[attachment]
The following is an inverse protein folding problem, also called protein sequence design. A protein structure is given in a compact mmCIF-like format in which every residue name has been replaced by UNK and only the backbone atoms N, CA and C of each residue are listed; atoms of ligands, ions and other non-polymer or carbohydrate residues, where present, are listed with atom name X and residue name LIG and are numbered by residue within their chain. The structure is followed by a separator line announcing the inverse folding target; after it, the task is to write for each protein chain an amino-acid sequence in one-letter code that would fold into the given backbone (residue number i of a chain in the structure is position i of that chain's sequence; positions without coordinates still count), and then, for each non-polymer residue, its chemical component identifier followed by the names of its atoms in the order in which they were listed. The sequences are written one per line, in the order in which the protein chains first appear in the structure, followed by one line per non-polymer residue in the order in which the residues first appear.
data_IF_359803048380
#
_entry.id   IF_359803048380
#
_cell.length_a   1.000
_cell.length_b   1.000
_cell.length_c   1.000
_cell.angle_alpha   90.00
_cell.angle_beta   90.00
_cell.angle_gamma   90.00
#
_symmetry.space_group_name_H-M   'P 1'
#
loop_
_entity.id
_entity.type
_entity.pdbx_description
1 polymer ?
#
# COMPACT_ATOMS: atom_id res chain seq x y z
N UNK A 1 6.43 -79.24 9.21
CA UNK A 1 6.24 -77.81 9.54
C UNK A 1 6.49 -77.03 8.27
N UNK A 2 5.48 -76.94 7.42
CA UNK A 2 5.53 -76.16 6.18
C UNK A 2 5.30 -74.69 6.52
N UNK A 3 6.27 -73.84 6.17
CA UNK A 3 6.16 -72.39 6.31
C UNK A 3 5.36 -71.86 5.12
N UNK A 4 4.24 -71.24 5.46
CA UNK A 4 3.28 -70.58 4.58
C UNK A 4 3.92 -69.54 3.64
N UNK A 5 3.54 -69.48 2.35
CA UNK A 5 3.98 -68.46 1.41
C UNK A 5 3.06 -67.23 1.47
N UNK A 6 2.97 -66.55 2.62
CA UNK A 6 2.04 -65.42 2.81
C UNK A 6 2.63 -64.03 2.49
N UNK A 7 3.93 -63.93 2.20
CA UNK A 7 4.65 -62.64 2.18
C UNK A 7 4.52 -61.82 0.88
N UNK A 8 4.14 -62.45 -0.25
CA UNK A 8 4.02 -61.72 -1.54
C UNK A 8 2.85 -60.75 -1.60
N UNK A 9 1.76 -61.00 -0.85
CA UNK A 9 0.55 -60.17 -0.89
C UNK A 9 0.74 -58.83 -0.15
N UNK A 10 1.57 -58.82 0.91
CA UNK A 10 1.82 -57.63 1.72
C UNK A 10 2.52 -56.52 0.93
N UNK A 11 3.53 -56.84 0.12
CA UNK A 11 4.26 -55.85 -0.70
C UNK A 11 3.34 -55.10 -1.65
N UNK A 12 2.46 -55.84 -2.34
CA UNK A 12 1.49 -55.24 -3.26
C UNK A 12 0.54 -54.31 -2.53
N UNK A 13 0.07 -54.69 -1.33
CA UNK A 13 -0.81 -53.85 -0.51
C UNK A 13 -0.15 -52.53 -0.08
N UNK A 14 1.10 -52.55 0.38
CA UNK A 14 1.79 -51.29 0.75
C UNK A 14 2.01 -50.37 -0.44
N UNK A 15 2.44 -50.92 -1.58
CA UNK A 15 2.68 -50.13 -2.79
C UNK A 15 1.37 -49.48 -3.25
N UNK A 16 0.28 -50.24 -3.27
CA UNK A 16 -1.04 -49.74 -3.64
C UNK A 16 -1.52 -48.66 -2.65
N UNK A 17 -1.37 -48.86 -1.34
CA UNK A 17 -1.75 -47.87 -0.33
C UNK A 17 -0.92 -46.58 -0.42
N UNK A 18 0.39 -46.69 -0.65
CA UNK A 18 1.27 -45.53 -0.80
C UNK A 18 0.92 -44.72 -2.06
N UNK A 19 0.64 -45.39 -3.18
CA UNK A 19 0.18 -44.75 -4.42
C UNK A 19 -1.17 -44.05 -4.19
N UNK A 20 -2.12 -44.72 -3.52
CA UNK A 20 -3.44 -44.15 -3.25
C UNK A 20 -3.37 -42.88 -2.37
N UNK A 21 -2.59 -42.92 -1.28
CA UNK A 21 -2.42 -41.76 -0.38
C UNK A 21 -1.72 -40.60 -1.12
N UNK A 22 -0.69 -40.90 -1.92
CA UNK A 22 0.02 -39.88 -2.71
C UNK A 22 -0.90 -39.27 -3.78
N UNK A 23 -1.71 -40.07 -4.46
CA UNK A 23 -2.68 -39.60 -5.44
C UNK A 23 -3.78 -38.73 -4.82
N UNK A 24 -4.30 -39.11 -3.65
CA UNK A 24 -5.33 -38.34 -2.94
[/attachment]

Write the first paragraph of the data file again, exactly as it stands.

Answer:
The following is an inverse protein folding problem, also called protein sequence design. A protein structure is given in a compact mmCIF-like format in which every residue name has been replaced by UNK and only the backbone atoms N, CA and C of each residue are listed; atoms of ligands, ions and other non-polymer or carbohydrate residues, where present, are listed with atom name X and residue name LIG and are numbered by residue within their chain. The structure is followed by a separator line announcing the inverse folding target; after it, the task is to write for each protein chain an amino-acid sequence in one-letter code that would fold into the given backbone (residue number i of a chain in the structure is position i of that chain's sequence; positions without coordinates still count), and then, for each non-polymer residue, its chemical component identifier followed by the names of its atoms in the order in which they were listed. The sequences are written one per line, in the order in which the protein chains first appear in the structure, followed by one line per non-polymer residue in the order in which the residues first appear.